To be clear, he’s not calling them names. He’s trying to help them understand the danger that threatens them. The context and the seriousness of the issue matters. You and I do the same thing in many different ways.

Consider, for example, a dad who is walking his kids to the car from Chipotle. As they cross the parking lot, one of the kids starts to dart for the car, not seeing the cars that coming around the building. It’s fitting and right for him to talk loud, sternly, and authoritatively. If you were watching from the window—mid burrito bite—you’d commend him in your mind: “Whew, that was close! Good thing that dad was watching.”

On the other hand, imagine if the dad is walking his kids to the car and they make it safely to the vehicle. What would you think if the child accidentally drops the drink carrier only to have his dad talk loudly, sternly, and authoritatively? You’d rightly be dismayed: “That’s too much.”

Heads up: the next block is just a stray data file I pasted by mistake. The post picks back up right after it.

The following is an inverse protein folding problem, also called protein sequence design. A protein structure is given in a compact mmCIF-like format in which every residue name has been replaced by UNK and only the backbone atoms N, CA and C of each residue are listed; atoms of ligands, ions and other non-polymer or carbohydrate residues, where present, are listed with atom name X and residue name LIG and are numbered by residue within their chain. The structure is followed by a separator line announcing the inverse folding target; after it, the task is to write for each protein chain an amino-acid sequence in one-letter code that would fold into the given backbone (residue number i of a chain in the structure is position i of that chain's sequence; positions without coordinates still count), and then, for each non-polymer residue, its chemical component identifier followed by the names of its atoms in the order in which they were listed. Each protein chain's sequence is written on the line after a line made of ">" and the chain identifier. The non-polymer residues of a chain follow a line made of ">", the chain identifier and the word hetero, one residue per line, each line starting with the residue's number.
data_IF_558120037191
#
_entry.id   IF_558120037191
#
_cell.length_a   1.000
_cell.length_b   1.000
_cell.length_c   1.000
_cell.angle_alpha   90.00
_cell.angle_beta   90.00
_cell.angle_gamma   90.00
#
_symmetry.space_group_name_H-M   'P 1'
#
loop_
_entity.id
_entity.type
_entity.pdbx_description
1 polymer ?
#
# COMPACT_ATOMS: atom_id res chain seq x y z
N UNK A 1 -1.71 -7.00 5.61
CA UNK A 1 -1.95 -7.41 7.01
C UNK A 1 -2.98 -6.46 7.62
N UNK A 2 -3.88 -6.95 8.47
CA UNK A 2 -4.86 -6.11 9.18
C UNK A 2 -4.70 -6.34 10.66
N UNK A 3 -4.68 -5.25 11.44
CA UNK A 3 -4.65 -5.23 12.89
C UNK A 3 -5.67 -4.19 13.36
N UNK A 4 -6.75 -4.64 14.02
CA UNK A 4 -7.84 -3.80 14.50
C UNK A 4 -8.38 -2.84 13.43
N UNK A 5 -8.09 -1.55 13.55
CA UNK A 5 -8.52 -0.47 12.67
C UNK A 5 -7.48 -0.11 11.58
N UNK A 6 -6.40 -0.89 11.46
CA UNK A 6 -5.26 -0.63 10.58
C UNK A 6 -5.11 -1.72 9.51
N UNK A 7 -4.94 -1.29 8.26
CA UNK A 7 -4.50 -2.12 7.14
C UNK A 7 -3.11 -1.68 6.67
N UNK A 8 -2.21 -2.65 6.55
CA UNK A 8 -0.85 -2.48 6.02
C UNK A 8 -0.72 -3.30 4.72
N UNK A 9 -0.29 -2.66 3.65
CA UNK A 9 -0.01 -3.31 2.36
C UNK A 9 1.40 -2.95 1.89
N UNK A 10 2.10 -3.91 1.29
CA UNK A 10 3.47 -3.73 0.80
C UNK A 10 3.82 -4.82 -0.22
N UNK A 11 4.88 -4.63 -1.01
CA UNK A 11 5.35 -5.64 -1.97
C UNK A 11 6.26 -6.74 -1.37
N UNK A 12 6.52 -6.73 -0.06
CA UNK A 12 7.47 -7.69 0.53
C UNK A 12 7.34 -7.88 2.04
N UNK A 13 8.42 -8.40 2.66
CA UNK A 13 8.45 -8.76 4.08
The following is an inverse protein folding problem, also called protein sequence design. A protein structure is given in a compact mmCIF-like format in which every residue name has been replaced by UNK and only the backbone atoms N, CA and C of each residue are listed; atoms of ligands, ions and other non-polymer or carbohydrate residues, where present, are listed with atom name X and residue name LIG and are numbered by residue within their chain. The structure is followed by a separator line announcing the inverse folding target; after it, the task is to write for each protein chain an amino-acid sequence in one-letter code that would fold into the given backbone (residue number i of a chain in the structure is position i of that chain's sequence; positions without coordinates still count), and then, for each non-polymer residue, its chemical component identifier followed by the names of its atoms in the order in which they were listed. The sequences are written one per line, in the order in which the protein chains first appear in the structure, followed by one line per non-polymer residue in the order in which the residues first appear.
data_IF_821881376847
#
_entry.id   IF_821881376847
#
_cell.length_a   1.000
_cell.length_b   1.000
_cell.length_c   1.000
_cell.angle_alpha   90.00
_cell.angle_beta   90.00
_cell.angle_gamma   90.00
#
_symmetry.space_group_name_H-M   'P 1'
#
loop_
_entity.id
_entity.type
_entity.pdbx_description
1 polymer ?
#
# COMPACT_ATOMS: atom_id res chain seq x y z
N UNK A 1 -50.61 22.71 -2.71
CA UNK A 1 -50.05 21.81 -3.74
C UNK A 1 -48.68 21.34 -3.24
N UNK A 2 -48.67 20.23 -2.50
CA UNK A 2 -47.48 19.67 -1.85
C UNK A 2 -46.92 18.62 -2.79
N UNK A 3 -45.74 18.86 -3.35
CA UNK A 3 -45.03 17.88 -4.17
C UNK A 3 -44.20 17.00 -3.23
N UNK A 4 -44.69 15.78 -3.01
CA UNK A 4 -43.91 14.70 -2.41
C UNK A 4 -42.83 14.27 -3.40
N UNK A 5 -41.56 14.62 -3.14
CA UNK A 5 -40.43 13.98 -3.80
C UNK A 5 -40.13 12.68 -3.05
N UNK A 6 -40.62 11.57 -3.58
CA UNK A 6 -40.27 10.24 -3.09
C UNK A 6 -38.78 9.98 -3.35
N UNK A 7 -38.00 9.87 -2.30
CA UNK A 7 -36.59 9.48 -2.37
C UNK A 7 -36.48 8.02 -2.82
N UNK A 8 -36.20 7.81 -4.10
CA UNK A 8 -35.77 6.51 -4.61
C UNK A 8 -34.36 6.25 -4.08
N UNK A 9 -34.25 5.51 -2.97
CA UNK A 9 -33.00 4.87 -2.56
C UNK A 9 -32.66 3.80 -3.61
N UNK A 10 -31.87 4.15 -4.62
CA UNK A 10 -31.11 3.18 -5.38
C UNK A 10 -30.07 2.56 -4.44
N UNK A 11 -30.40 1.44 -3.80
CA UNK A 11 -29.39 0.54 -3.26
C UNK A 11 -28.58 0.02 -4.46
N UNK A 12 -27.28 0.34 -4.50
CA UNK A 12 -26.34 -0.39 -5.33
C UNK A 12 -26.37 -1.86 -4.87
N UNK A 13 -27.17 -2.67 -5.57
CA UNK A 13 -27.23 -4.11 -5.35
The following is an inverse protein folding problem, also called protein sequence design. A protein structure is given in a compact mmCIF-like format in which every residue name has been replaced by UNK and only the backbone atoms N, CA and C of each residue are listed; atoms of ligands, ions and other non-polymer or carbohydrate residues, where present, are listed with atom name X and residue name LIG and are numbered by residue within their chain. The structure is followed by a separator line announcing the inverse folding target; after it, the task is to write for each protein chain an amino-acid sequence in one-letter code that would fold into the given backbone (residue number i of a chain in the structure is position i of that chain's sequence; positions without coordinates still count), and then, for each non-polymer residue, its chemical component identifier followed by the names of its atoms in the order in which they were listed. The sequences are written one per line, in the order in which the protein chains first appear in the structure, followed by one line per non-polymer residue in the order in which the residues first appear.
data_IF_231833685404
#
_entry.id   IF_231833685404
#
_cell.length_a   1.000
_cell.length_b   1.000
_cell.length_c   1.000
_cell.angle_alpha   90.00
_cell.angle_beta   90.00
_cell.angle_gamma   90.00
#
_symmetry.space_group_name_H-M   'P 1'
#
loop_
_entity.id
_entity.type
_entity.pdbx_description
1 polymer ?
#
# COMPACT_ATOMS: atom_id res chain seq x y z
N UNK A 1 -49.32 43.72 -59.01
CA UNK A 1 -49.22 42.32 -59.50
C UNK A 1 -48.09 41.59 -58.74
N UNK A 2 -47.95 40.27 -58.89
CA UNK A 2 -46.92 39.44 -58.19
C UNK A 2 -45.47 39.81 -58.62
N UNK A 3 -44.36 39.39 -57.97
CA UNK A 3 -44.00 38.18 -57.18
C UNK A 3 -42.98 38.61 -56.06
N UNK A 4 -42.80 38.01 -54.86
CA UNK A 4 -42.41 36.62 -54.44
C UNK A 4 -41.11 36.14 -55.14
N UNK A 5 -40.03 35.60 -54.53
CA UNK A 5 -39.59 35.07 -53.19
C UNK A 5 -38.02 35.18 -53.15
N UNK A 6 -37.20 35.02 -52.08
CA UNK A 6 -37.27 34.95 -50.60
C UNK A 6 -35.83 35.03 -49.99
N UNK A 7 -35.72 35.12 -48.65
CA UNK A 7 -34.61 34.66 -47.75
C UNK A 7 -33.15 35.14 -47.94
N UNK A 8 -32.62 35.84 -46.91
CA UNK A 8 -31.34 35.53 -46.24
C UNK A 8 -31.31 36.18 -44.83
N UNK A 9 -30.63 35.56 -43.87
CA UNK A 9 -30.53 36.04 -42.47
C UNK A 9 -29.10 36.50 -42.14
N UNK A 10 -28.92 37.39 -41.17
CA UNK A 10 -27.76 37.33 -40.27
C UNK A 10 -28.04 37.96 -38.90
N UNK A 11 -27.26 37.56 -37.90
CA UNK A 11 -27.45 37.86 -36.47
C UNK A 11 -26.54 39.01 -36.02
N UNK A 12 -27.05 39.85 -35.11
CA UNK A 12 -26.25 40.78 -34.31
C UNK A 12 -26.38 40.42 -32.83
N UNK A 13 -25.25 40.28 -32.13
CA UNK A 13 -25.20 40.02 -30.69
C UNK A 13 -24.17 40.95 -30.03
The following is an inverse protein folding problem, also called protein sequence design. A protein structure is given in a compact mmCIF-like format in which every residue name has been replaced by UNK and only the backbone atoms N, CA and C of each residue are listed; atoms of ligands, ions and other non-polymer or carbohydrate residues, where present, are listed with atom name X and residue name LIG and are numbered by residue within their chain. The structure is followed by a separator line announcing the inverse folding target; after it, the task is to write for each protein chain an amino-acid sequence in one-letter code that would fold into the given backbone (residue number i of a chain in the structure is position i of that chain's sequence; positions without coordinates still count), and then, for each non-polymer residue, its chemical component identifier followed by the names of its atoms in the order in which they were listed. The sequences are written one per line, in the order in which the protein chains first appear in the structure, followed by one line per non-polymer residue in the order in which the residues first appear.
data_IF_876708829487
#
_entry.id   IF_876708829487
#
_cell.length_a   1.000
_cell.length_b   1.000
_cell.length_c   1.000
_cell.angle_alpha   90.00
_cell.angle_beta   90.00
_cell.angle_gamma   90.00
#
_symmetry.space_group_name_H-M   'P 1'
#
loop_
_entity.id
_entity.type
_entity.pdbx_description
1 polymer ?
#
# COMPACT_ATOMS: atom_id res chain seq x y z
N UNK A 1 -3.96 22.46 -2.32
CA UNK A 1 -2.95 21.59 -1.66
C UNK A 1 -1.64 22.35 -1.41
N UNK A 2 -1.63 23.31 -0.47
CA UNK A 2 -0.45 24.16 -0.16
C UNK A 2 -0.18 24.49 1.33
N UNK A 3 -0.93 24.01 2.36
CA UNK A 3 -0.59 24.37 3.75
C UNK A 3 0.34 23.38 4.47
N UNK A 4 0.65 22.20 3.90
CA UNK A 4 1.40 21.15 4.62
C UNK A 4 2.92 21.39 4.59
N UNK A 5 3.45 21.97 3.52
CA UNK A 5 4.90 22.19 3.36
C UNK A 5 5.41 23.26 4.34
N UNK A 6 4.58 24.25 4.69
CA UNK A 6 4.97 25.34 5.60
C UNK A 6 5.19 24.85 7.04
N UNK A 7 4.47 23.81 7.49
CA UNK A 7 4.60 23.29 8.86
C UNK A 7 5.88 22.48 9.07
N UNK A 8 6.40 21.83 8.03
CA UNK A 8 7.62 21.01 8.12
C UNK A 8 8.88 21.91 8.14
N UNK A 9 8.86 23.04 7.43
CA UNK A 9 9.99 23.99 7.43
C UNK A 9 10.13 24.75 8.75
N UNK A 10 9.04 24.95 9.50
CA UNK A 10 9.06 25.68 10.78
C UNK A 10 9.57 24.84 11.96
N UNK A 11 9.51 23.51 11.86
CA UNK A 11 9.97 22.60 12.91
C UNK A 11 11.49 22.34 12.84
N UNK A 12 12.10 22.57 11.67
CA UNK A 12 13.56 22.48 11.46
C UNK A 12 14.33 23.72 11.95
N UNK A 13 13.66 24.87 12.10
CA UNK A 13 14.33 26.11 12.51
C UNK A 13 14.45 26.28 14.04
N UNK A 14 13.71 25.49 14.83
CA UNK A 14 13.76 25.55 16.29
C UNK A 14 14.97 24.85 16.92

So, the issue in play, the urgency of it, and the seriousness all factor into the appropriateness of the words.

Why does he call them “adulterous people”? It’s not because he has sexual ethics in mind. He’s not calling out immorality. Rather, he’s using a familiar Old Testament metaphor when it comes to God’s relationship with his people. James is calling out spiritual unfaithfulness or spiritual idolatry.

Remember that James is the pastor of the Jerusalem church. He’s writing to all Christians, but especially Jewish Christians. They would have been familiar with this metaphor because God frequently referred to Israel as his bride or his wife (see Isaiah 54:4-8). It was one of the ways that God attempted to help his people understand his affection for them and the covenantal relationship that they shared.